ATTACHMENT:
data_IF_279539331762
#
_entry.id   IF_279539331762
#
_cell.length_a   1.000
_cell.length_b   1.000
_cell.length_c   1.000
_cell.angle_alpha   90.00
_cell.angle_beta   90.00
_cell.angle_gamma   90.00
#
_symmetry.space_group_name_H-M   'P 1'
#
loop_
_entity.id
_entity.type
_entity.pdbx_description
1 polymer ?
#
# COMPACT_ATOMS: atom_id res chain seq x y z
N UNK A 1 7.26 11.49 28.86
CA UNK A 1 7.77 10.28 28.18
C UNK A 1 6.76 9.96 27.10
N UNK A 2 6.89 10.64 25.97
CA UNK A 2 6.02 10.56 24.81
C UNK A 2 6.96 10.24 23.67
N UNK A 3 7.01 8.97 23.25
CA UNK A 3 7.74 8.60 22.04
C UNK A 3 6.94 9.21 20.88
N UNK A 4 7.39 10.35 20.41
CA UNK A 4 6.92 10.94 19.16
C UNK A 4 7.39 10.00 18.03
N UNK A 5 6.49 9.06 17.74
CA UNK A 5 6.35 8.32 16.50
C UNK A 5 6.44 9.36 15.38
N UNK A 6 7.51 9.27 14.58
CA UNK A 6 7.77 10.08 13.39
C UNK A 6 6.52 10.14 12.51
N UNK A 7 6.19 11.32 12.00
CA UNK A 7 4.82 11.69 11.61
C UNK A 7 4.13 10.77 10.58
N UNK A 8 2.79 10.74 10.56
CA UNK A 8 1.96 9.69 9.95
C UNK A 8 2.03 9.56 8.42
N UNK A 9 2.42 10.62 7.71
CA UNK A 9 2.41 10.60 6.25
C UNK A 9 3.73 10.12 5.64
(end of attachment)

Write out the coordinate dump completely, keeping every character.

data_IF_279539331762
#
_entry.id   IF_279539331762
#
_cell.length_a   1.000
_cell.length_b   1.000
_cell.length_c   1.000
_cell.angle_alpha   90.00
_cell.angle_beta   90.00
_cell.angle_gamma   90.00
#
_symmetry.space_group_name_H-M   'P 1'
#
loop_
_entity.id
_entity.type
_entity.pdbx_description
1 polymer ?
#
# COMPACT_ATOMS: atom_id res chain seq x y z
N UNK A 1 7.26 11.49 28.86
CA UNK A 1 7.77 10.28 28.18
C UNK A 1 6.76 9.96 27.10
N UNK A 2 6.89 10.64 25.97
CA UNK A 2 6.02 10.56 24.81
C UNK A 2 6.96 10.24 23.67
N UNK A 3 7.01 8.97 23.25
CA UNK A 3 7.74 8.60 22.04
C UNK A 3 6.94 9.21 20.88
N UNK A 4 7.39 10.35 20.41
CA UNK A 4 6.92 10.94 19.16
C UNK A 4 7.39 10.00 18.03
N UNK A 5 6.49 9.06 17.74
CA UNK A 5 6.35 8.32 16.50
C UNK A 5 6.44 9.36 15.38
N UNK A 6 7.51 9.27 14.58
CA UNK A 6 7.77 10.08 13.39
C UNK A 6 6.52 10.14 12.51
N UNK A 7 6.19 11.32 12.00
CA UNK A 7 4.82 11.69 11.61
C UNK A 7 4.13 10.77 10.58
N UNK A 8 2.79 10.74 10.56
CA UNK A 8 1.96 9.69 9.95
C UNK A 8 2.03 9.56 8.42
N UNK A 9 2.42 10.62 7.71
CA UNK A 9 2.41 10.60 6.25
C UNK A 9 3.73 10.12 5.64